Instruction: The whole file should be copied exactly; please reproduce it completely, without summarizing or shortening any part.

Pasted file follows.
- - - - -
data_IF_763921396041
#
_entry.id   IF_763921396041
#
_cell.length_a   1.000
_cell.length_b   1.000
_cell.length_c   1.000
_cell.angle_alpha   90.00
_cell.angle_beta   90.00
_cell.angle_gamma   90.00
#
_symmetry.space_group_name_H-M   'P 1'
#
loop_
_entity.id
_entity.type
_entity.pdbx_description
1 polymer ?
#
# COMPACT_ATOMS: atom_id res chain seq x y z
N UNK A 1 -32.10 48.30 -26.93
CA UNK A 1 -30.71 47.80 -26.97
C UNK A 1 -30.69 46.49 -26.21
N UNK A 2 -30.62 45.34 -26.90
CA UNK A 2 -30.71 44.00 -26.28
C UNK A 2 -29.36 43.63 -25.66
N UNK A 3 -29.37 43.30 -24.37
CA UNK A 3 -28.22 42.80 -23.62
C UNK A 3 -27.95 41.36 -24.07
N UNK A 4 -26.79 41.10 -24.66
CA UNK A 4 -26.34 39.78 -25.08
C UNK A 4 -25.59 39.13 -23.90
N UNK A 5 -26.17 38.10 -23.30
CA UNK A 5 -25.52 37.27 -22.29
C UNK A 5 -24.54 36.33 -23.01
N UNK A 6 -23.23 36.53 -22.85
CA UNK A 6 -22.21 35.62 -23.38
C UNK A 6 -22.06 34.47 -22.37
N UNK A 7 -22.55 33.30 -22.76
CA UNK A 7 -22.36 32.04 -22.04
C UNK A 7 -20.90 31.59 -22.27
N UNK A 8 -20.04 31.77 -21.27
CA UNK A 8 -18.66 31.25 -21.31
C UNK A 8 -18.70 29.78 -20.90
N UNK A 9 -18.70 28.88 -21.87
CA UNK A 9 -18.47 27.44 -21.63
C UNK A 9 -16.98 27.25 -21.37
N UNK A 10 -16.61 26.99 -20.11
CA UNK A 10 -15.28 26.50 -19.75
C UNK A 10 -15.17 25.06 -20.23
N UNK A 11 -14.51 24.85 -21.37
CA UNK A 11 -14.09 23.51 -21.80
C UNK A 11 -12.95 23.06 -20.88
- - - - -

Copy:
data_IF_763921396041
#
_entry.id   IF_763921396041
#
_cell.length_a   1.000
_cell.length_b   1.000
_cell.length_c   1.000
_cell.angle_alpha   90.00
_cell.angle_beta   90.00
_cell.angle_gamma   90.00
#
_symmetry.space_group_name_H-M   'P 1'
#
loop_
_entity.id
_entity.type
_entity.pdbx_description
1 polymer ?
#
# COMPACT_ATOMS: atom_id res chain seq x y z
N UNK A 1 -32.10 48.30 -26.93
CA UNK A 1 -30.71 47.80 -26.97
C UNK A 1 -30.69 46.49 -26.21
N UNK A 2 -30.62 45.34 -26.90
CA UNK A 2 -30.71 44.00 -26.28
C UNK A 2 -29.36 43.63 -25.66
N UNK A 3 -29.37 43.30 -24.37
CA UNK A 3 -28.22 42.80 -23.62
C UNK A 3 -27.95 41.36 -24.07
N UNK A 4 -26.79 41.10 -24.66
CA UNK A 4 -26.34 39.78 -25.08
C UNK A 4 -25.59 39.13 -23.90
N UNK A 5 -26.17 38.10 -23.30
CA UNK A 5 -25.52 37.27 -22.29
C UNK A 5 -24.54 36.33 -23.01
N UNK A 6 -23.23 36.53 -22.85
CA UNK A 6 -22.21 35.62 -23.38
C UNK A 6 -22.06 34.47 -22.37
N UNK A 7 -22.55 33.30 -22.76
CA UNK A 7 -22.36 32.04 -22.04
C UNK A 7 -20.90 31.59 -22.27
N UNK A 8 -20.04 31.77 -21.27
CA UNK A 8 -18.66 31.25 -21.31
C UNK A 8 -18.70 29.78 -20.90
N UNK A 9 -18.70 28.88 -21.87
CA UNK A 9 -18.47 27.44 -21.63
C UNK A 9 -16.98 27.25 -21.37
N UNK A 10 -16.61 26.99 -20.11
CA UNK A 10 -15.28 26.50 -19.75
C UNK A 10 -15.17 25.06 -20.23
N UNK A 11 -14.51 24.85 -21.37
CA UNK A 11 -14.09 23.51 -21.80
C UNK A 11 -12.95 23.06 -20.88